Recycling for Kids
Help Clean-up Streams and Waterways as a Family

The current state of the US economy provides a great “discussion” starter for parents who wish to teach their children conservation skills.  The rush of immediate gratification has failed not only our Government, but our cities, communities, neighborhoods, and homes.  Teaching our children how to responsibly use resources and materials TODAY, will help ensure a brighter future for tomorrow’s “budding leaders.”

Activities to help teach your children conservation skills:

  • As often as possible, leave the car at home and bike with your child or walk to the park or store
  • Visit a local organic grower with your children and talk to the farmer.  Visit a local farmer’s market and point out all the good food choices with your child.  Learn to nurture and grow one food item together as a family.
  • Have socks without a match? Throw them into a basket and have kids sort by colors, patterns, type of sock, or practice folding.
  • Cover recycled juice boxes with paper and decorate like cameras! Have your kids “take” pictures outside & discuss the earth’s beauty.
  •  Recycle an old shoe box and make a Kindness Box. Every time your child does something extra special or kind to another, give them a slip and have them stamp or write a K and put in the box. We total ALL kind slips at the end of the month and then choose what we will do together as a family to show kindness and generosity. Visit a nursing home, take a treat to the garbage man, visit someone who needs company, etc.
  • Don’t know what to do with your child’s old paintings and art work? Recycle them into something new. We took finger paintings and cut out sunshine pictures for a conflict resolution area in our classroom.  Be creative!
  • Collect old buttons and save. For children over 3, have them sort into baskets by: color, shape, or sizes. *be careful with young 3’s as they still may put things into their mouth (choking hazard).
  • Use old formula or coffee cans…decorate with any collage materials around the house (recycle strips of fabric and paper). Use as toddler TOM-TOMS or have preschoolers use rhythm sticks for “recycled” drums. Play rhythms and have your child try to copy the rhythm(s) you tap out on the drum.  Cut X’s or slits in the top of the plastic lid and have children practice putting buttons, coins, or smaller toys into the slit (*do not use with children who still put things into their mouth as small toys pose choking hazards.)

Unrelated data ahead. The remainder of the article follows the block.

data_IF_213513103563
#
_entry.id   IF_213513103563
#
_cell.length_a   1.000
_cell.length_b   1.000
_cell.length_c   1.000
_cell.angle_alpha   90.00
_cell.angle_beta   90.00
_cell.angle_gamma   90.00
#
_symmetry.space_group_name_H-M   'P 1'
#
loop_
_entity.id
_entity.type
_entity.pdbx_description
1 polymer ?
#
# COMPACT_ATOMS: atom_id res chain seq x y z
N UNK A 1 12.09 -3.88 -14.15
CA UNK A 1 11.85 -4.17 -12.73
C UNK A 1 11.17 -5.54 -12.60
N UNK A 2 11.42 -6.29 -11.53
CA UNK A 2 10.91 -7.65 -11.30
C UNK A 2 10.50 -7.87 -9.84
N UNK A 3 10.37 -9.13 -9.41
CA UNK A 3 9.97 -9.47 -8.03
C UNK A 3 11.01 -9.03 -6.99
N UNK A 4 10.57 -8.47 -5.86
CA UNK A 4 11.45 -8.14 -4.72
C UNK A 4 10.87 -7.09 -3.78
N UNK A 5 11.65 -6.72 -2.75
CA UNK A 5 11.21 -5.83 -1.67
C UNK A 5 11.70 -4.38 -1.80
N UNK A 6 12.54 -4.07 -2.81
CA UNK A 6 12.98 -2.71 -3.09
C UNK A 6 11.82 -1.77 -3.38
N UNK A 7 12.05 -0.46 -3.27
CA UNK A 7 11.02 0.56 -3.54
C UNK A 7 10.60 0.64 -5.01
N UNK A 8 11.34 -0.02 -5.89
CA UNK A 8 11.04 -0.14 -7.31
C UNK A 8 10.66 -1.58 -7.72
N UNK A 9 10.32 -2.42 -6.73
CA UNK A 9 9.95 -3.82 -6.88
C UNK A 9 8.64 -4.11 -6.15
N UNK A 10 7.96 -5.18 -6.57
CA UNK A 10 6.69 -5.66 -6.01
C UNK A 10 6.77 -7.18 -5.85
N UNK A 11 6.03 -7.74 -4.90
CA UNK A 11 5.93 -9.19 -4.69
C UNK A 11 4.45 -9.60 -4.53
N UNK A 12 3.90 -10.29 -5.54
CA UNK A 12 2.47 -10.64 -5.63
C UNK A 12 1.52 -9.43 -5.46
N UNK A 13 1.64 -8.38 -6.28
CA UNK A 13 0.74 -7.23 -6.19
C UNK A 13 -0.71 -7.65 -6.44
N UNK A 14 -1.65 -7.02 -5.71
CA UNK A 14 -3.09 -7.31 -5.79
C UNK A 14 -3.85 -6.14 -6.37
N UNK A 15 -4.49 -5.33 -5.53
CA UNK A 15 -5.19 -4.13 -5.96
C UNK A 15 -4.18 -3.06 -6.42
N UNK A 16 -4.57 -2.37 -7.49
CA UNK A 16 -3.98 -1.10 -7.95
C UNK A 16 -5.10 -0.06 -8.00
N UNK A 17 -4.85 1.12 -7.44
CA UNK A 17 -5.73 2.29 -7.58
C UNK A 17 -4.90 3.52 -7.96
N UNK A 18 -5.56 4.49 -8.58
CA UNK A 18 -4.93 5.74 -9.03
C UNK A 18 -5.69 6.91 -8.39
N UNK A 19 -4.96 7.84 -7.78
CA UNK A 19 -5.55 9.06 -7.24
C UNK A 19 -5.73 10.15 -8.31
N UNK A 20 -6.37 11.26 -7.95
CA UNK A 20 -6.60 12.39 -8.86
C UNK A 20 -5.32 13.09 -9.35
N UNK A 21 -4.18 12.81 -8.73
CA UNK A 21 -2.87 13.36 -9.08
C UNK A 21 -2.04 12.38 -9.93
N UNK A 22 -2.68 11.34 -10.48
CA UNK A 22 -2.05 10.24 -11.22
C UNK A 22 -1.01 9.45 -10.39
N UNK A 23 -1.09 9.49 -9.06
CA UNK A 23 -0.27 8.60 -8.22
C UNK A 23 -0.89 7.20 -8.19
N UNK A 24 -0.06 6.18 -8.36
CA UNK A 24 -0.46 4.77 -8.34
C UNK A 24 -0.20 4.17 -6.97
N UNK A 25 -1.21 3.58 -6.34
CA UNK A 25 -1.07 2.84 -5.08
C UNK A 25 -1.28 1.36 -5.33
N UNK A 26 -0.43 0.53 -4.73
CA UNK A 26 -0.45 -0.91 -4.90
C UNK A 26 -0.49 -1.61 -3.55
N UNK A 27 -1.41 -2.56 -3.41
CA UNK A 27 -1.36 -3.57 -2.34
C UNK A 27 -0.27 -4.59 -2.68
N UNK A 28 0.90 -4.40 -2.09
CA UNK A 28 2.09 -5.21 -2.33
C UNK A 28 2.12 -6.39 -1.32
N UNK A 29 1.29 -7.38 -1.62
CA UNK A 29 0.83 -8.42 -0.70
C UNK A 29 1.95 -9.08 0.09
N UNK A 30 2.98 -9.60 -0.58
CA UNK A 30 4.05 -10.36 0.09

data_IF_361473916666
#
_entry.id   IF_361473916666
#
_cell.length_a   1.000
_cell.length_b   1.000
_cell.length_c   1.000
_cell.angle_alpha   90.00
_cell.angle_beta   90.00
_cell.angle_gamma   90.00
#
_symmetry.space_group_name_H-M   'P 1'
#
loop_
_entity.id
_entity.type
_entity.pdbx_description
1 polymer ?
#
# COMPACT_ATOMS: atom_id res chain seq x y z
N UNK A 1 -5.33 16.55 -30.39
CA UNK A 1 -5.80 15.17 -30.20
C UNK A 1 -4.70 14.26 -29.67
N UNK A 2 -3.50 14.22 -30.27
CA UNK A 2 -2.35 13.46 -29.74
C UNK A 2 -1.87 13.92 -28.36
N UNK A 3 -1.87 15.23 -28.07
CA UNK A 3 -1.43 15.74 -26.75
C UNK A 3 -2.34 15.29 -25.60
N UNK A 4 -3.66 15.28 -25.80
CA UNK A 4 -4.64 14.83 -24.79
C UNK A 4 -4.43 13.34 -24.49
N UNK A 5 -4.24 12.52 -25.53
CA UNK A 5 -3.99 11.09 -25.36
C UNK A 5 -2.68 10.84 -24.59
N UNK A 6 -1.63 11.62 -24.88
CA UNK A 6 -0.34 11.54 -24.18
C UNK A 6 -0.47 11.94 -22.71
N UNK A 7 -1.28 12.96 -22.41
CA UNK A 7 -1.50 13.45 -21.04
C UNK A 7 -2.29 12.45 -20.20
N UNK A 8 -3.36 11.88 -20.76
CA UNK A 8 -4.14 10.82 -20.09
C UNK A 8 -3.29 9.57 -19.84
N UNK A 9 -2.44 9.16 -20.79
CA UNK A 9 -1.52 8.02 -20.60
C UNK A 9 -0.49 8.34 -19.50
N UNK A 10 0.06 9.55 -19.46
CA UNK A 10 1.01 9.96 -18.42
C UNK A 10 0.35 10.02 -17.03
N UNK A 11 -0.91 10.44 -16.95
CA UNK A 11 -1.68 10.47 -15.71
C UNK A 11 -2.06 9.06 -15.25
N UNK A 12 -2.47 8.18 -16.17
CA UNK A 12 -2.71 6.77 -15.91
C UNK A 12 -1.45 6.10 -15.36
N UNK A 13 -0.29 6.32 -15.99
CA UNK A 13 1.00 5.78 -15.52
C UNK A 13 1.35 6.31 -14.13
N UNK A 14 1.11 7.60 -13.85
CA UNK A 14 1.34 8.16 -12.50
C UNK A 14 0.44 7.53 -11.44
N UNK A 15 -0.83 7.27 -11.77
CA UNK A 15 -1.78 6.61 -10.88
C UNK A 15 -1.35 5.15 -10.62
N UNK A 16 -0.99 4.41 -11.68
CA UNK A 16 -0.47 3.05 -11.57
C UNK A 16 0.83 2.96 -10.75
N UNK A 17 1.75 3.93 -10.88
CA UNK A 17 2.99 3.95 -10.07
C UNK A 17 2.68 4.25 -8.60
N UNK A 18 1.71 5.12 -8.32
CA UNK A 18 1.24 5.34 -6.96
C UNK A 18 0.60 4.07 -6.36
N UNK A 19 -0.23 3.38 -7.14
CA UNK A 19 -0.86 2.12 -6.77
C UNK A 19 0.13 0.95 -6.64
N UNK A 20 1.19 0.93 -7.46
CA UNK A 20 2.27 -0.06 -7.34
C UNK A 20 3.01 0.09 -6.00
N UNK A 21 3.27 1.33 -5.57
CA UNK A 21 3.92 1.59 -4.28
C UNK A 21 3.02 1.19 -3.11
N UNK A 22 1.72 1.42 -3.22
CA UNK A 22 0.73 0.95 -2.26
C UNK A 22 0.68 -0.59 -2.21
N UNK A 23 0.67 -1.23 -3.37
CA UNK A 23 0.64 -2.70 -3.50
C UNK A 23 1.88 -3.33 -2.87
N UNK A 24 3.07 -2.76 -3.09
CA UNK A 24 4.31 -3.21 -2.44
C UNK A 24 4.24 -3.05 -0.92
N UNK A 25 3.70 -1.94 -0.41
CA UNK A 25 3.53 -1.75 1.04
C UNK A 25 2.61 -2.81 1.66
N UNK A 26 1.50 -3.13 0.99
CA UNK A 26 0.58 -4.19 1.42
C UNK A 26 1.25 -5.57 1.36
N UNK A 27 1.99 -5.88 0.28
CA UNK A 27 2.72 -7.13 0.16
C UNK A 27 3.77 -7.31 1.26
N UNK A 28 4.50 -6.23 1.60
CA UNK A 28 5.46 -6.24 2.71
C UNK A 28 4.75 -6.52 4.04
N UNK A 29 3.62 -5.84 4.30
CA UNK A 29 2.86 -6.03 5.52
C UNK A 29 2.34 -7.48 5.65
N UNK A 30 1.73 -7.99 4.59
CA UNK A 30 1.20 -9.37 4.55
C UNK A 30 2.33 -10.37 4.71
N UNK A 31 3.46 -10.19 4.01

• Recycle bubble wrap and use as a painting tool for the kids. Cut the bubble wrap into squares, clip in a clothespin, and have the kids dip the bubble wrap into washable paint! Bubble paintings!
  • Recycle paper towel tubes and have the kids decorate any way they wish. Use outdoors for nature explorations. We used these for BIRD and BUG WATCHING! Great FUN! Use the end of cardboard tubes and dip into paint to make balls, apples, pumpkins, etc.
  • Use 10, 2 Liter empty bottles and set up like bowling pins (use small stones at the bottom to help them stand up better.)  Put a number on each with a permanent marker.  Have your children choose a number from a flash card deck and BOWL for that number.
  • Take your kids to a nearby stream or waterway.  Help pick up dead sticks, garbage, and other items to clean-up the area.  Work together for an hour!
  • Visit local second-hand shops or garage sales for toys.  Not only do your children get MORE for the money, it will help recycle.
  • Check with other families you know that might be able to use your child’s old clothes.  Garage sale or buy some back-to-school clothing at second-hand shops.
  • Teach your child (or yourself) to plant seeds and grow something!
  • Teach your children the joys of WAITING for wanted items instead of immediate gratification.
  • Recycle and reuse plastics from grocery store items.  We use lunchmeat containers to store small plastic toys that need a home!
  • Teach your child basic survival skills:  how to use a compass or to find the North Star, which direction the SUN rises and sets, how to read a basic map (even if the map at the mall), what to do if lost in a store or at an event, and how to look through magnifying glasses or binoculars to appreciate the beauty in nature close-up.
  • Use baking soda and apple cider vinegar for cleaning.  It is inexpensive and works as good, or better, than many chemical cleaners.
  • Learn to craft together with items that would otherwise be discarded.  Check crafting websites for FREE ideas.
  • Teach your child to do laundry or to help in putting clothes away.  When parents do ALL of the daily chores, children are less likely to appreciate the process and enjoyment of completing tasks.
  • Point out garbage along roadways and in parks.  Talk to your child about littering and why it is often illegal.

Teaching our children conservation skills now will allow them to ENJOY today, while also SAVING resources for their future!












By admin

Leave a Reply

Your email address will not be published. Required fields are marked *